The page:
(To read El Gringo Feo’s Costa Rica Diary from the beginning, start here.)
Monday, Oct. 1
At least once a week, I consider blowing up my Facebook, Twitter, LinkedIn, Instagram and Google profiles and giving up on the social web. The data breaches alone are horrifying, and the intrusiveness of advertising increases daily. Heavy handed advertising ruined TV sports for me, making games tedious waits during commercial breaks for another tidbit of action. I gladly pay each month for an ad-free Netflix. And advertisers’ voracious taste for data is leading the Web down the same path. I use an ad blocker on my Chrome browser, which helps, but it doesn’t stop that constant, invasive data harvesting that occurs in the background. Not to mention the outright data breaches.
I have completely minimized my use of Yahoo! over the breaches they suffered and their criminal delay in acknowledging or acting on them. Someone should be doing time for what happened there. I keep that email address on life support with an auto-response warning senders I don’t monitor the account closely. Why don’t I just kill it outright? Because some key products/platforms use my Yahoo address and no sane, elegant way to change to a new address. I’m looking at you, Apple …
That’s why I’m cautiously enthused to read that Tim Berners-Lee, the “inventor of the World Wide Web,” is taking a sabbatical from MIT to work on a platform called Solid that will attempt to decentralize the Web, focusing more on peer-to-peer interactions and hopefully disintermediating middlemen like Facebook and Google. Pivotal to Solid’s thinking is the idea that your data will be stored by you, and you will decide with whom and under what circumstances that data will be shared.
Berners-Lee’s blog post makes some grandiose claims for what Solid will deliver. If someone pitched it to me via PowerPoint in a boardroom, I’d probably walk out shaking my head, thinking them quixotic, at best. But this is a windmill that’s worth tilting at, so it’s worth keeping an eye on.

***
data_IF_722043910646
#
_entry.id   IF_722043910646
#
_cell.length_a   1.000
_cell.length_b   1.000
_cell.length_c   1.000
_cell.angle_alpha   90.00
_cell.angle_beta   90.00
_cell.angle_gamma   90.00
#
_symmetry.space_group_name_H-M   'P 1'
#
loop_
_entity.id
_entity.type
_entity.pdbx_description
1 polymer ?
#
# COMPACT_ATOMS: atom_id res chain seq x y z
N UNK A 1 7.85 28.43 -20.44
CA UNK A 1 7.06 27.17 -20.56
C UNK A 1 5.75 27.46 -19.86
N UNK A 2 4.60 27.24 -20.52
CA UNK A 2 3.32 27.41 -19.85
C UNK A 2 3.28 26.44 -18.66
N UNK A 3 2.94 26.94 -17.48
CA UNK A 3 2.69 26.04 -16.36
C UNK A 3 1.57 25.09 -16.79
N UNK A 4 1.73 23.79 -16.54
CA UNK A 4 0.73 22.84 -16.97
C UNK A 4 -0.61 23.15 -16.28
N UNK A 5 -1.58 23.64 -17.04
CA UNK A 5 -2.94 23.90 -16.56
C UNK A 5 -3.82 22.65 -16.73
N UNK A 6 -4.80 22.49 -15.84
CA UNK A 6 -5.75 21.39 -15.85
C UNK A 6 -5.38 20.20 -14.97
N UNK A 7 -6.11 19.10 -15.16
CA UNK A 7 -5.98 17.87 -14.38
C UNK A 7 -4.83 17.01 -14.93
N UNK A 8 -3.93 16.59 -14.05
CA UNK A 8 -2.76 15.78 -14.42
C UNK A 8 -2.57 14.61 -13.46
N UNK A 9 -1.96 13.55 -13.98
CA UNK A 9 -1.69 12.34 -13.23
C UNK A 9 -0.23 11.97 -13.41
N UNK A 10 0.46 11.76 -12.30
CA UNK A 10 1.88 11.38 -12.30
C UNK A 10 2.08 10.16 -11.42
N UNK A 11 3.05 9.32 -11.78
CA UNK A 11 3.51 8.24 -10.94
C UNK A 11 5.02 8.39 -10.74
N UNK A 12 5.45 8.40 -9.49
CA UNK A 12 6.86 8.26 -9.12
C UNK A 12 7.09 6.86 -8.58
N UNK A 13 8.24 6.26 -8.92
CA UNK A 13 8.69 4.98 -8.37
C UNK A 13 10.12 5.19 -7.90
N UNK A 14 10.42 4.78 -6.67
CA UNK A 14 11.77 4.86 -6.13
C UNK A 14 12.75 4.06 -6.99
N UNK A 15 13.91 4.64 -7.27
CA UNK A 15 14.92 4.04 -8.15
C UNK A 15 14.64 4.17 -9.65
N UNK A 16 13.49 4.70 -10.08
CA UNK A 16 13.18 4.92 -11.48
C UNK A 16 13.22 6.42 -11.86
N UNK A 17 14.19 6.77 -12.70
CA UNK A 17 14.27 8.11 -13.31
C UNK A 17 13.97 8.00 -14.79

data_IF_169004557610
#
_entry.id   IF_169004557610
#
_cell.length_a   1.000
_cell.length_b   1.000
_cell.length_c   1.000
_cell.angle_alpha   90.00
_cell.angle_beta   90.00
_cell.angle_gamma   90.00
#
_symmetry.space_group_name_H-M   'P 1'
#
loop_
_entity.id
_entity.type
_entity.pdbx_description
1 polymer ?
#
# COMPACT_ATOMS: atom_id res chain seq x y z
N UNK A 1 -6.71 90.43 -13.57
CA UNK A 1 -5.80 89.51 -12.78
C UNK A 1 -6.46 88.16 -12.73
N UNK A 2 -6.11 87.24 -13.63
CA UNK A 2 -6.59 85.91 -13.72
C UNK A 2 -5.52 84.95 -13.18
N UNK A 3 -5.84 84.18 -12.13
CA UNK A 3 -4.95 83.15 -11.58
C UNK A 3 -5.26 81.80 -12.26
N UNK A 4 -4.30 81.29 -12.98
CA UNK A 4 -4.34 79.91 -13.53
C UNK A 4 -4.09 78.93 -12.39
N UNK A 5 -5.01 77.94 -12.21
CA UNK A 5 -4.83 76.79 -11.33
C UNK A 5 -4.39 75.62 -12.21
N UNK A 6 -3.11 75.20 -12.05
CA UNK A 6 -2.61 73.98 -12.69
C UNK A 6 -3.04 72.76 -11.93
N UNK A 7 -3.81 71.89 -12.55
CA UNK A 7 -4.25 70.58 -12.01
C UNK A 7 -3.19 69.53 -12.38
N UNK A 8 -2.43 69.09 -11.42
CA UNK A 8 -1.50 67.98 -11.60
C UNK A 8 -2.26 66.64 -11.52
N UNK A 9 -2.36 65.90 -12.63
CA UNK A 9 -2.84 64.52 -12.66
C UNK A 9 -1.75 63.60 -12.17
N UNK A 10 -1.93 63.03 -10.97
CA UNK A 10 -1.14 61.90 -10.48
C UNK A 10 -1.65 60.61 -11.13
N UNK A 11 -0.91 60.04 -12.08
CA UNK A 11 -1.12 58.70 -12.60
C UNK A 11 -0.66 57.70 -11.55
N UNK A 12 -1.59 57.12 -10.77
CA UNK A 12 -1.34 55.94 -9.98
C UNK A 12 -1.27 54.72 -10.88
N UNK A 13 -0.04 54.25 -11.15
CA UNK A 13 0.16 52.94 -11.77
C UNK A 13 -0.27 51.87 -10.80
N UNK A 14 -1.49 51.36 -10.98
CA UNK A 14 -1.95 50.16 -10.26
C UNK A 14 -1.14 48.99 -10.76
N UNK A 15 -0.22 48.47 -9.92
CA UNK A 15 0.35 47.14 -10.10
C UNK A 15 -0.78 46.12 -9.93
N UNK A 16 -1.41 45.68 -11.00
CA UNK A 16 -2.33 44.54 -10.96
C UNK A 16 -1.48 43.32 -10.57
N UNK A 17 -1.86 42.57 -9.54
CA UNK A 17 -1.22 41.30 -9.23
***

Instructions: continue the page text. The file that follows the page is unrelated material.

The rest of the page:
My main fear is that they’ll build an Egghead Ghetto, a cave where only geeks and data junkies gather to hide from the commercial web. Getting regular users and attaining scale would be critical to the success of Solid. Developers and normal people would have to embrace it. That’s why I haven’t blown up my social media accounts. Like that Yahoo account, there is still some residual value there, some ability to connect with people I wouldn’t otherwise be able to, or with whom it would be much more difficult to interact.
Godspeed, Solid. I’m rooting for you.
Odds and sods
- Today marks 3 weeks since I mangled my ankle. Progress continues, slow but steady. The meds are really helping, the swelling is down some and there’s a bit less wobble to my hobble.
- I’ve started reading Turgenev’s Fathers and Sons. I picked it up after Karl Ove Knausgaard discussed it at length in his book, Spring. My attempts to read the great Russians generally peter out before I get to the end. I greatly admire them, but they’re so heavy with religious themes and moral hand-wringing (not to mention the length) that it wears me down. Not so Turgenev. He’s more of a naturalist or realist and seems interested here in the idea of love, the relationship between generations, and how we behave in the face of societal change. His Bazarov character, a “nilhilist,” seems to herald some of the stupidity that would emerge decades later from the Russian Revolution.
- Wildlife update. A blue morpho butterfly flittered past as I was writing this section, and last night, for the first time here at PurUvita, I saw a pair of macaws. They were distant — across the road, high in the trees overlooking the beach — but I heard their unmistakable squawks and after scanning the area for a few minutes spotted them right before they took flight, heading north up the coast. I wasn’t close enough to ID the specific type of macaw, but their profile in flight was unmistakable. They were raising majestic hell the entire way.
- My next task this morning is a rewrite of a chunk of the The Book in third person. I’ve been worried that I’m outrunning my supply lines writing it from multiple first-person vantage points, and the fiction writing course I’ve been working through discussed the relative merits of each approach during the lectures I listened to last night. This seems a good time to do a gut check to make sure I’m not painting myself into a corner. I am smitten with that multiple first-person approach, though, especially after having read Tommy Orange’s magnificent There, There recently. But I’m not Tommy Orange … and maybe a more conservative approach would make sense here. We’ll see.